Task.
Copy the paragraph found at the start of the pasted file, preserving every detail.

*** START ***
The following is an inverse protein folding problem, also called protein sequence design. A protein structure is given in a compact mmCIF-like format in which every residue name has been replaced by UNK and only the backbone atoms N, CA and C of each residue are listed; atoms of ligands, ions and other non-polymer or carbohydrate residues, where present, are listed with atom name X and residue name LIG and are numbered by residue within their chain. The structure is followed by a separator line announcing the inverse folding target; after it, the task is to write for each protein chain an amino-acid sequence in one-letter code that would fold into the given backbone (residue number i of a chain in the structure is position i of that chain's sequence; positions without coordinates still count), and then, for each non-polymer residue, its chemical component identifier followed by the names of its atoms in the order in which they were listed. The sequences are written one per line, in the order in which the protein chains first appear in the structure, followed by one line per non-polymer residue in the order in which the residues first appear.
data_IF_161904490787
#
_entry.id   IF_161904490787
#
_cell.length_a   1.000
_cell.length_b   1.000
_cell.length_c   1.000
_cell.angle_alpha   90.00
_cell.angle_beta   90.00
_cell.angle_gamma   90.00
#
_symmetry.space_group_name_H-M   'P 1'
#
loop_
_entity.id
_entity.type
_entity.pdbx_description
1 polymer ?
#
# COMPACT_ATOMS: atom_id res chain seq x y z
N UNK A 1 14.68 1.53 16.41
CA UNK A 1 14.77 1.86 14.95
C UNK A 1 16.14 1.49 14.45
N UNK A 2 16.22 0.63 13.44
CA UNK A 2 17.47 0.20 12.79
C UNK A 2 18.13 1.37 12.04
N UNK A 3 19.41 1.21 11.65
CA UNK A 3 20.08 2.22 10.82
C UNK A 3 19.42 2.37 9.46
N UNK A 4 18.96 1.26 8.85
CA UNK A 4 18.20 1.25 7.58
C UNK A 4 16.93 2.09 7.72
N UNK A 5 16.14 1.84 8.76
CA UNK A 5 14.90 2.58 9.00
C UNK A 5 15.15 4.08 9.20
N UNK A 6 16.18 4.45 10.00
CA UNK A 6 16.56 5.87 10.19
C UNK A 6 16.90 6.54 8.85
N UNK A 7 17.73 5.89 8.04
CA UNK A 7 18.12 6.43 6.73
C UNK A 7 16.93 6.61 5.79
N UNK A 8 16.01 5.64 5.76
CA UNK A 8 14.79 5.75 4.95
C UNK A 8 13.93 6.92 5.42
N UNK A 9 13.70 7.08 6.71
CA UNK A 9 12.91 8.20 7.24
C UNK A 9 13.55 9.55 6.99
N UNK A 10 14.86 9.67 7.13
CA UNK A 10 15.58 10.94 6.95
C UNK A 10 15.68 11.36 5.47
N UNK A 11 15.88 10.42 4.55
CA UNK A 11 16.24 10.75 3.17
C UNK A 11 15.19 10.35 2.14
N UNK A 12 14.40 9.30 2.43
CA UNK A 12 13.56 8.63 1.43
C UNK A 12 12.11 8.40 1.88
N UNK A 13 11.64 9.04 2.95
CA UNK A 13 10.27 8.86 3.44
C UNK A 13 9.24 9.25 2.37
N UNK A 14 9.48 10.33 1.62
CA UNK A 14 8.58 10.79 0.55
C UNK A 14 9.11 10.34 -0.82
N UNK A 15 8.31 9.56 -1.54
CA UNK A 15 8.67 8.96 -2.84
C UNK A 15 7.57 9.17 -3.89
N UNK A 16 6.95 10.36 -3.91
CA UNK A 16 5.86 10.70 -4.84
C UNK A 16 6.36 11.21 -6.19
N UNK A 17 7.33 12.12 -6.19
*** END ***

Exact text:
The following is an inverse protein folding problem, also called protein sequence design. A protein structure is given in a compact mmCIF-like format in which every residue name has been replaced by UNK and only the backbone atoms N, CA and C of each residue are listed; atoms of ligands, ions and other non-polymer or carbohydrate residues, where present, are listed with atom name X and residue name LIG and are numbered by residue within their chain. The structure is followed by a separator line announcing the inverse folding target; after it, the task is to write for each protein chain an amino-acid sequence in one-letter code that would fold into the given backbone (residue number i of a chain in the structure is position i of that chain's sequence; positions without coordinates still count), and then, for each non-polymer residue, its chemical component identifier followed by the names of its atoms in the order in which they were listed. The sequences are written one per line, in the order in which the protein chains first appear in the structure, followed by one line per non-polymer residue in the order in which the residues first appear.